Album Review
Blues - Snakepit Album Cover

Blues - Snakepit

Reviewed by
Blues - Snakepit
Record Label: Corrosive Recordings
Release Date: September 11, 2007
Mathy metal meets hardcore. Seedy southern shout-rock meets the darkened growls of deathcore.

Meet Blues.

The music of Blues is thin, almost skeletal in nature. It packs a tremendous force without having to rely on the “wall of sound” production style that is typical of less talented heavy rock bands. The formula seems simple: a couple guitars, a pumping bass, and thundering drums led by Connor Woods’ raucous vocals that shift seamlessly between wailing and screaming. But there is nothing simple about the music that this lethal combination produces.

The craft here is in the music’s brevity. Rather than sculpting lengthy tracks, packed with transitions and complex movements, Blues deconstruct each song down to a couple brief doses of intensity. Each is its own discrete experience but in effect, the ten tracks blend together to form thirty minutes of blistering rock.

Lyrically, Snakepit ranges from slick and contemplative (“The toil of repetition / The travails of deep-seeded trepidation / Have packed up / And been expelled from / Imagination” from “Say Nothing But Good of the Dead”) to somewhat asinine (“To feed these vultures / We give our own back / And they’re sorry because they’re sorry / These carrion carry-on bags can’t fit in their compartments” from “Sharp Clothes, Sharper Beaks”). From front to back, the words that are so violently expelled from Woods’ mouth don’t necessarily detract from the Blues experience, and with the exception of a couple of tracks, particularly “Then, Came the Snakepit” and “Sharp Clothes, Sharper Beaks,” the lyrics fit the caustic tones of the album.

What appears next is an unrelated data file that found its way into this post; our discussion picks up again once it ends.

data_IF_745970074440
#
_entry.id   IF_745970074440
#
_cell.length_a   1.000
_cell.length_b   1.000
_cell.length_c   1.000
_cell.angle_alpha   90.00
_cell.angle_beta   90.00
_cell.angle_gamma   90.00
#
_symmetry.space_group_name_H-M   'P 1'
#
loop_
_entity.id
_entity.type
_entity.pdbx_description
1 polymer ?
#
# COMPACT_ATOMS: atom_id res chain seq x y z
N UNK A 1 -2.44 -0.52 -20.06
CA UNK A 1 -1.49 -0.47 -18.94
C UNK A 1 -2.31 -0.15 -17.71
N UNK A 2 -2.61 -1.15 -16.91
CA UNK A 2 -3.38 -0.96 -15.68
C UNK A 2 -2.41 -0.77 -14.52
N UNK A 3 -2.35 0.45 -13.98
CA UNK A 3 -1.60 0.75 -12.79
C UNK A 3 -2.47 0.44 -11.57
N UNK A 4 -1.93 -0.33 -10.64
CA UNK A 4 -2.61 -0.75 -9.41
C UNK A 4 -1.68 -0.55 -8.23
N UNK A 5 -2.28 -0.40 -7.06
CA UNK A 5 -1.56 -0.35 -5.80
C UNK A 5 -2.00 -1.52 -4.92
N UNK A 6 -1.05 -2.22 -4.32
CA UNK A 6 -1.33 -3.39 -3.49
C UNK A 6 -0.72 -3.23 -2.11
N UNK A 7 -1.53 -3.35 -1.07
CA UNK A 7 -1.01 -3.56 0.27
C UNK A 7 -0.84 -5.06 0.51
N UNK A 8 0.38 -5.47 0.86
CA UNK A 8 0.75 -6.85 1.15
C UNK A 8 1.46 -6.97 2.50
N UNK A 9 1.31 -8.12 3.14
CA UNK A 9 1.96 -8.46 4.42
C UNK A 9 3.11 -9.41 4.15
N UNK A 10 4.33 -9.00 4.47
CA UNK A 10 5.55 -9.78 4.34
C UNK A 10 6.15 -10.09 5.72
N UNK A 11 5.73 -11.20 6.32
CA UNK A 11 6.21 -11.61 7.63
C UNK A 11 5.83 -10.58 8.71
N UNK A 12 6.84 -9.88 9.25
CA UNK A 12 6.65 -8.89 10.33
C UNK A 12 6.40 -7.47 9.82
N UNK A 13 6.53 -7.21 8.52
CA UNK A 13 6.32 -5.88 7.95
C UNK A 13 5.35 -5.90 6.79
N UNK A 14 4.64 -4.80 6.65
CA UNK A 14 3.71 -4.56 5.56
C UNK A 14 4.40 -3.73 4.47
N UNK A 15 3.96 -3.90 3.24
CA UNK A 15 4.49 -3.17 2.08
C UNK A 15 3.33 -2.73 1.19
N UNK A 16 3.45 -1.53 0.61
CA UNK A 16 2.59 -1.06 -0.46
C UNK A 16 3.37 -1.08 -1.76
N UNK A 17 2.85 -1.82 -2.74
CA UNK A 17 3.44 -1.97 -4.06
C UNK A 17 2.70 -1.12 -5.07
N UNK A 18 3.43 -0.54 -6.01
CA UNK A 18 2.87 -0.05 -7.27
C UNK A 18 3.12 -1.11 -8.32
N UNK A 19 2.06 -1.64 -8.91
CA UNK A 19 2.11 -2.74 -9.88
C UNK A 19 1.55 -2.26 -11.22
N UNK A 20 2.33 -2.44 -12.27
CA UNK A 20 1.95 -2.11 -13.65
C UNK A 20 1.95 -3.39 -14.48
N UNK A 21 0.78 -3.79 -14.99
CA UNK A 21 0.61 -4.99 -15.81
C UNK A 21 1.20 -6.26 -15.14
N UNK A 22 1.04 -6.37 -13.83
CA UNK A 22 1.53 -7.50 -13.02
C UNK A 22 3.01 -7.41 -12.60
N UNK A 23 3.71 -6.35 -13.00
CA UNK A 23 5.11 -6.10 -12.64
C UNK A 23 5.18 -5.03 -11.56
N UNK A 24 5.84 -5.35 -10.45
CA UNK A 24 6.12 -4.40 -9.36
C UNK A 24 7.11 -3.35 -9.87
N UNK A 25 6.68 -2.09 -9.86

Comparisons to Seattle heavyweights Botch are so apparent that the band “jokingly” refers to their style of music as “Botch n’ Roll.” However, Blues haven’t quite captured the level of frenetic dissonance achieved by their mathcore idols and while they still manage a sort of organized chaos, it is certainly a complement to mention them in the same sentence as Botch.

Snakepit adds another cog in the bone machine of the hardcore scene. Blues’ brand of systematic pandemonium, while not completely fresh or revolutionary, should definitely not be missed by fans of the genre. Pop in Snakepit and, as Blues advise on their MySpace page, “let the rock fuck you.”

Rocks LikeEvery Time I Die and Botch on a friendly hunting expedition in New Jersey

This review is a user submitted review from Travis Parno. You can see all of Travis Parno's submitted reviews here.
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